Our current family configuration is three adults and three kids (ages 11 and 12). At the Family Vacation Center, it costs $859/week for ages 13+ and $789 for ages 8-12. Subtracting the $100 discount for alumni, our total would be $4,844, which includes our meals, lodging and most activities including kids’ groups. If we wanted to spend a week at Fess Parker’s Doubletree Resort, which is also on the beach in Santa Barbara, we’d have to get two connecting rooms at a cost of $420/night (per room) for the least-expensive rooms available, which total $5,880, before taxes and adding in the cost of meals or activities other than the hotel’s spa, pool, tennis court, or shuffleboard.

And our kids certainly wouldn’t learn any cheesy camp songs!

Destinations: Santa Barbara

Themes: Family Travel

Activities: Camping

User Comments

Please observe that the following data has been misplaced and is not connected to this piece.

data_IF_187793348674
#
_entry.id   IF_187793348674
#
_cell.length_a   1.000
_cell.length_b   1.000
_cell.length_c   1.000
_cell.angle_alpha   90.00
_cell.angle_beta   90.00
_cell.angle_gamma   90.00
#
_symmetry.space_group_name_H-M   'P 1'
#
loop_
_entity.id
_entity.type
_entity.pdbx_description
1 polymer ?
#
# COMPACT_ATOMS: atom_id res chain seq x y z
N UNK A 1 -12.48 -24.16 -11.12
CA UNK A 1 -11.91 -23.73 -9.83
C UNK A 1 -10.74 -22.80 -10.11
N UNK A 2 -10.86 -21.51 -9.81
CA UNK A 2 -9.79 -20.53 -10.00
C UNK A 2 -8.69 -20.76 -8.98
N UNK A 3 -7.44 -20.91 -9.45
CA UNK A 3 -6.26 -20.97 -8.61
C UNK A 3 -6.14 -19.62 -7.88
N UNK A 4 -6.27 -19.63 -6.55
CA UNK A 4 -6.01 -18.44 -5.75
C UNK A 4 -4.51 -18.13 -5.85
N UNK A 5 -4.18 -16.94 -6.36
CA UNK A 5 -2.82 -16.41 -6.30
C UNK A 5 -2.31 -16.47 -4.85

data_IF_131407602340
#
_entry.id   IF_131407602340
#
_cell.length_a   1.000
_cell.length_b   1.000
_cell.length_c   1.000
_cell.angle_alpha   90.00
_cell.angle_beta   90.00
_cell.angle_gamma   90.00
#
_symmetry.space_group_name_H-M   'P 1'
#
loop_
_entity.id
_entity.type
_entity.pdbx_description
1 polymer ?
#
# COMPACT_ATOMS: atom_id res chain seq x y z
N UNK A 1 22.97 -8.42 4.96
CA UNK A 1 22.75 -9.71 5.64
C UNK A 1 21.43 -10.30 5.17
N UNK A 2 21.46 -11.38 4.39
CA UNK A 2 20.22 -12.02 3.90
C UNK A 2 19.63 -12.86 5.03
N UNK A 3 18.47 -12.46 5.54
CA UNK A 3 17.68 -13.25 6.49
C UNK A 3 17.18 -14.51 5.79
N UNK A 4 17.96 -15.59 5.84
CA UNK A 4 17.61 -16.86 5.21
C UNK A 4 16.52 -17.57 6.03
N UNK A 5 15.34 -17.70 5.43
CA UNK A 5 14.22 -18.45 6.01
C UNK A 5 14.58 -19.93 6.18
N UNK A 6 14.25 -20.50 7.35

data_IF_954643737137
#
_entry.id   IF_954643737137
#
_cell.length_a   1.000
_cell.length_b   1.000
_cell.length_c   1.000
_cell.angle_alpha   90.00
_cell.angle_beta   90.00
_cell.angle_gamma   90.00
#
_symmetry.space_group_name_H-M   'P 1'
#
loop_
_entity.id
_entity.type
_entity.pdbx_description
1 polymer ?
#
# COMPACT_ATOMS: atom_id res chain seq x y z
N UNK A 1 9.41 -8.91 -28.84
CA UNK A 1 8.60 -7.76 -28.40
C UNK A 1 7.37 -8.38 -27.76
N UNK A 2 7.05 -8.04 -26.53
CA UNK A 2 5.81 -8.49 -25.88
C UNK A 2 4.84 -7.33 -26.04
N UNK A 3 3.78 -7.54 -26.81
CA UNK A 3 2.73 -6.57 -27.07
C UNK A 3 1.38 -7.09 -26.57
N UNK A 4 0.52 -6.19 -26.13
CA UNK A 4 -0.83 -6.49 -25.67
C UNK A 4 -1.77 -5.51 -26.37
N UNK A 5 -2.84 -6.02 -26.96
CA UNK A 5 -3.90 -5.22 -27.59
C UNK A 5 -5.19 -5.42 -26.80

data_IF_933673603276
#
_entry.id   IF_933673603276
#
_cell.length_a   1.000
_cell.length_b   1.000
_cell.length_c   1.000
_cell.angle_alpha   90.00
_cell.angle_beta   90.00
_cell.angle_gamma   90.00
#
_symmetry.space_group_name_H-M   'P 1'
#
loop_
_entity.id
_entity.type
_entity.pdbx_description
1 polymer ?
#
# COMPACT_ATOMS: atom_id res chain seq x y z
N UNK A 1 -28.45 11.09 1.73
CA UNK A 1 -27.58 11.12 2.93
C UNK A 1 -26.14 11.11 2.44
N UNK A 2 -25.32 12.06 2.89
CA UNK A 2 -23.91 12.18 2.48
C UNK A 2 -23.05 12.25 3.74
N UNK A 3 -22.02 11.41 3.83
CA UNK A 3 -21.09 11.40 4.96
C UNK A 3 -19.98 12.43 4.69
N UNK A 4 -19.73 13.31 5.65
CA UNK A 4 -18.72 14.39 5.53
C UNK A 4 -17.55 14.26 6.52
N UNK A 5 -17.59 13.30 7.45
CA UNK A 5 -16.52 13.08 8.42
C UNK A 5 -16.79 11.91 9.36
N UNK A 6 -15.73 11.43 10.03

Another great camp: Monetecito On the Thursday night before last Memorial Day weekend we decided we had to get outdoors but didn't want to face huge crowds (that ruled out Yosemite -- for that weekend anyway.) I poked around the web for campsites or homes to rent near Kings Canyon & Sequoia National Parks. I was really lucky to stumble upon Montecito Sequoia Lodge -- they had availability and it's an awesome place to take a family. It straddles the boundary of both parks so you everything is right at your doorstop. There's a lake, tons of activities, a dining hall where all the meals are served buffet style (the food is great and you don't have to cook! woo-hoo). We did a couple of day hikes, toured the giant trees (found in both parks), and spent the afternoon splashing in the King River which runs through King's Canyon. At night there are evening activities -- the 2 nights we were there we and the kids got to enjoy an astronomy lesson and a family dance. Check out: //

Would love to go! Another great article from the team at Travelmuse! I had no idea something like this existed, and I look forward to booking a week when my children are both walking. A week without dishes, and cooking but with childcare? Heaven!